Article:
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my question is, are the state department and nctc cooperating in counterterrorism planning? and how are you doing this? >> senator, i think we are cooperating well. but i would go back to something director blair said earlier. there are so many people involved here and i don't think the legislation that created nctc's strategic operational planning as i've discussed with this committee before -- i don't think the legislation gave clear authority -- in fact, it did not give us clear authority to negotiate actions and we were authority instead of director of action. i think the president's direction of january 7th to design a process whereby there would be follow-up of priority threat streams will be an empowering the strategic operational planning not to
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direct operations contrary to urpa bw7k to empower us to demd accountability for a more broader range of threats that we see. i think that will require a new level of cooperation from the state department but not just the state department but homeland security, fbi, justice and the military. i believe the events of 12-25 at least give us the impetus to do that. >> thank you for that. secretary napolitano, the public, of course, has been very concerned about what has been happening. we're trying to put different things in place. in your testimony you state that as an interim measure you will deploy law enforcement officers from across dhs to serve as federal air marshals to increase security aboard some international flights.
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which will these officers be deployed? and what training they receive to ensure that they are fully prepared? -- prepare to provide security inside an aircraft? >> senator akaka, if i might reserve the details of the deployment for the classified brief. with respect to training, there is specialized training indeed. we have an enlarged group -- a new group who started training this week that will begin deployment on february 1. but it includes things, for example, about how to take down a passenger in a plane and keeping the other passengers safe while you're doing it. 'cause you're in a closed environment. how to take down a passenger in a plane without yourself causing damage to the structure of the plane. there are other things.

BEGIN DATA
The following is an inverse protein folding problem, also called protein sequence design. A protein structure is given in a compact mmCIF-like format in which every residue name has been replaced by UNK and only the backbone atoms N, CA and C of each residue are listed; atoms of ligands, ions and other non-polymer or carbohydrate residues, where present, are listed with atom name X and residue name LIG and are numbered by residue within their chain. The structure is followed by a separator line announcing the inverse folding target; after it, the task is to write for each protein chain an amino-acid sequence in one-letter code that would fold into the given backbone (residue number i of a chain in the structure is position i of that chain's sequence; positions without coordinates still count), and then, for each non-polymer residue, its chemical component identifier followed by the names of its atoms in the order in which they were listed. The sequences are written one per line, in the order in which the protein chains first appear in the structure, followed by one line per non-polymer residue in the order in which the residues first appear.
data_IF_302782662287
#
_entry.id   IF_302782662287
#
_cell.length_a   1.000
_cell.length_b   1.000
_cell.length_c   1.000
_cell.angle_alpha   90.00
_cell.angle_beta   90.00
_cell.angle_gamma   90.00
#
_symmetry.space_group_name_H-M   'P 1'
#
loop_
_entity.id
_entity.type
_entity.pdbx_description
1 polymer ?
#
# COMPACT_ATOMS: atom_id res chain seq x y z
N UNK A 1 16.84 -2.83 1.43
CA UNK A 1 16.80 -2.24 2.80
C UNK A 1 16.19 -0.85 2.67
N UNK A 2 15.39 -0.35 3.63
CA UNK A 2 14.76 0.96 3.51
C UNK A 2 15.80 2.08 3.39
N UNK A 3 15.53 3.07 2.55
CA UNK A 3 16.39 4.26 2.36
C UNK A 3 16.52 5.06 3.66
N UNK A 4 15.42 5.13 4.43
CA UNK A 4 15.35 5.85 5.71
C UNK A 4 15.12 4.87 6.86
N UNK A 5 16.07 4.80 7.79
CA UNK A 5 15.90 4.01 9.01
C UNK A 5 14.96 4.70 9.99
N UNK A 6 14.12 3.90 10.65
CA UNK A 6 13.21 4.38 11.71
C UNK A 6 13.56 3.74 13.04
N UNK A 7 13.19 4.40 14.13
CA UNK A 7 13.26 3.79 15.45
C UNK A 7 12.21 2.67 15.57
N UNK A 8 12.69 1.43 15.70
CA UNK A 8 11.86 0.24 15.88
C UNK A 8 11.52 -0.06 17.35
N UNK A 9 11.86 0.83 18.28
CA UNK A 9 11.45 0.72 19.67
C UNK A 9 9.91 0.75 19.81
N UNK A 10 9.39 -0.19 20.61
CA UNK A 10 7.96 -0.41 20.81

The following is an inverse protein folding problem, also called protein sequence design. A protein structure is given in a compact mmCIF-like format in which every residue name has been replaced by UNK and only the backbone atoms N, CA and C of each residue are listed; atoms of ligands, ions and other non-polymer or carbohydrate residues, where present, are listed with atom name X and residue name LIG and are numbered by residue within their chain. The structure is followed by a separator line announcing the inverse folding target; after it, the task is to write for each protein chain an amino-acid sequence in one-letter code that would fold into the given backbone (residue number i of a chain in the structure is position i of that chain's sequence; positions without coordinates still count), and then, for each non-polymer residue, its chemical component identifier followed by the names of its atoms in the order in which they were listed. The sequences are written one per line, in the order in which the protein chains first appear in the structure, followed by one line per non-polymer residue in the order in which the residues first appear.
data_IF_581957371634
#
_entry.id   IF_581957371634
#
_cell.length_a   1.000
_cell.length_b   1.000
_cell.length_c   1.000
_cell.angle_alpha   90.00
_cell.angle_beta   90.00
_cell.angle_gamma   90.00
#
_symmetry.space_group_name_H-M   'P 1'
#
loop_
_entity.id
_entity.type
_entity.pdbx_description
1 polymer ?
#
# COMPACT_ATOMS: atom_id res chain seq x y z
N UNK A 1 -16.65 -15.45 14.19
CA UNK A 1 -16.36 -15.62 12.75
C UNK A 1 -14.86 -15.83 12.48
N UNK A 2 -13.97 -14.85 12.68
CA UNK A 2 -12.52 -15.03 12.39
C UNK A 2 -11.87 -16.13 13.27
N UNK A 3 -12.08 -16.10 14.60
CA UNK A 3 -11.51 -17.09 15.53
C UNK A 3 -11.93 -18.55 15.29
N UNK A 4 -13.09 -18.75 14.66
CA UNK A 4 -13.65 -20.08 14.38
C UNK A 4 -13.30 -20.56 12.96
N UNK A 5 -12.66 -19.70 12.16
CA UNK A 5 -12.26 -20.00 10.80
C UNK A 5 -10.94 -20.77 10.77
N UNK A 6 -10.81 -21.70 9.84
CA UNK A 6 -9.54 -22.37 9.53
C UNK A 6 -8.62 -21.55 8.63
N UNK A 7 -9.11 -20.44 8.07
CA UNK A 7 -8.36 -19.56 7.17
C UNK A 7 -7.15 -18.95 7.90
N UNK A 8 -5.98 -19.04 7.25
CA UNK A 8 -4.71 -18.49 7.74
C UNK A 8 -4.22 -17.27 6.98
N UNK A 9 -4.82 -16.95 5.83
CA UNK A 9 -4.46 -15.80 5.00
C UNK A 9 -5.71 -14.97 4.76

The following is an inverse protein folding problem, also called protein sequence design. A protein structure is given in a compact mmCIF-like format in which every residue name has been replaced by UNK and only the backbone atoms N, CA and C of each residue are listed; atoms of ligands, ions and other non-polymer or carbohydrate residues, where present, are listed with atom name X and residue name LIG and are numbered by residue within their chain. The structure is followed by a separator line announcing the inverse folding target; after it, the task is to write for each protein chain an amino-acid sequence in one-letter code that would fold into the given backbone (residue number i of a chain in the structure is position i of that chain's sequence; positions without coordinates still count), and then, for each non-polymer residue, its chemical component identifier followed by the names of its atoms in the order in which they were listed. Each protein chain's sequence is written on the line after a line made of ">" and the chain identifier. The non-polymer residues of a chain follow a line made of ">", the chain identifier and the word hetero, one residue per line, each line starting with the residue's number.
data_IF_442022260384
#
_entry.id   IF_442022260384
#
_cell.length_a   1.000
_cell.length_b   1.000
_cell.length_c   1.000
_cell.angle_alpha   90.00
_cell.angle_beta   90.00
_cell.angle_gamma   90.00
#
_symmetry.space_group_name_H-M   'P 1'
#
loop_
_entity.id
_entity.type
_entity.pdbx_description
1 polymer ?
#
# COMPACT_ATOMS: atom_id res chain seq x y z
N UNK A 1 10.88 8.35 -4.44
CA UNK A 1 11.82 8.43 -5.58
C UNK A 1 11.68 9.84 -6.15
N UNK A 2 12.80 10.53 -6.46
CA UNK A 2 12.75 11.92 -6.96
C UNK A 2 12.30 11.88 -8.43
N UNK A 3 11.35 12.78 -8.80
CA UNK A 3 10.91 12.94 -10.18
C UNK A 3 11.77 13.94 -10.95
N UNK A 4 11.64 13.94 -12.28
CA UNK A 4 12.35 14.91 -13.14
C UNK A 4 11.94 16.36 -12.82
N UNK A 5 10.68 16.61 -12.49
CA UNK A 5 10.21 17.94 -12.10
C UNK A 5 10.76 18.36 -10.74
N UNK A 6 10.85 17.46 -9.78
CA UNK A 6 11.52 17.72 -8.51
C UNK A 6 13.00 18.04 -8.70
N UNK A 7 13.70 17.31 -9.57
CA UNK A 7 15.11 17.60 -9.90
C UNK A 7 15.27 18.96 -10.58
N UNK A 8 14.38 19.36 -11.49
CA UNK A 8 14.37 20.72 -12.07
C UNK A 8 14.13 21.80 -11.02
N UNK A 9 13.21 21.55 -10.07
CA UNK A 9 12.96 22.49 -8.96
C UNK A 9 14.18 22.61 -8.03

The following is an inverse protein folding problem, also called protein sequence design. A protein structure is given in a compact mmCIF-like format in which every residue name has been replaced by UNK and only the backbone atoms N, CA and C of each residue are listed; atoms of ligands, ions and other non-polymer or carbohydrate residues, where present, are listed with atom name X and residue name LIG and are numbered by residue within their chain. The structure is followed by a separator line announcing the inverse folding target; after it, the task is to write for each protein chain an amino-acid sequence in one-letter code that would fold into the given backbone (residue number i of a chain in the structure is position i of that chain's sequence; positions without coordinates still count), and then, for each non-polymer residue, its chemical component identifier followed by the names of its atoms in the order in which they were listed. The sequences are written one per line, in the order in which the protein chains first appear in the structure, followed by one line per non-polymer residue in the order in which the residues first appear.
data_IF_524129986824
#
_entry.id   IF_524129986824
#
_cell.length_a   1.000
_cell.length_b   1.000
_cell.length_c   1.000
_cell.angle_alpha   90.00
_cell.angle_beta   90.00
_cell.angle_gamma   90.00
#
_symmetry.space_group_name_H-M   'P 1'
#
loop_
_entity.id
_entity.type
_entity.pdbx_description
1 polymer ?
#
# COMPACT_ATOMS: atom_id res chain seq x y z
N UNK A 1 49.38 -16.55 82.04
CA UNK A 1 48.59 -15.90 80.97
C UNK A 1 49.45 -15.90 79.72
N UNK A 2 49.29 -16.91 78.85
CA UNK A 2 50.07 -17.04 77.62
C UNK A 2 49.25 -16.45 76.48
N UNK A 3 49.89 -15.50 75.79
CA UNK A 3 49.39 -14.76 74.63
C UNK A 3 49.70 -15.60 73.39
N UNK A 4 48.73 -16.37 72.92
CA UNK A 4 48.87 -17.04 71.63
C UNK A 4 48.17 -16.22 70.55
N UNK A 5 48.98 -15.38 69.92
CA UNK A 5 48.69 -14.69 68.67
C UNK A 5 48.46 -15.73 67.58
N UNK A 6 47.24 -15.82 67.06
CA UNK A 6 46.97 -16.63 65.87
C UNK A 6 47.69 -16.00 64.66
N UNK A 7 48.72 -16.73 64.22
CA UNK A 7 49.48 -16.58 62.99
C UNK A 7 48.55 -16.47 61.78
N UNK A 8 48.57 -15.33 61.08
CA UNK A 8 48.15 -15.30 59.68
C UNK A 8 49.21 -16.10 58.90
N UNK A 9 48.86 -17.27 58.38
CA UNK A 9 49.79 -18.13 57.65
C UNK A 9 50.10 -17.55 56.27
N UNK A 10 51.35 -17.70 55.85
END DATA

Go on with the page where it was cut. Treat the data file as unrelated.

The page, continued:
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but that gives you a flavor -- there's just some different things from a law enforcement perspective that happen in that airplane setting that are different than of a normal setting. >> yes. finally, this came to me while you were talking about working with other countries. you testified that tsa security directive requires passengers who are or who pass through 14 countries to undergo additional screening at international airports prior to being allowed on flights to the u.s. i'm concerned that requiring or additional screening of all passengers from certain countries may impact the relationships with those countries as well as the countries charged with providing the additional security and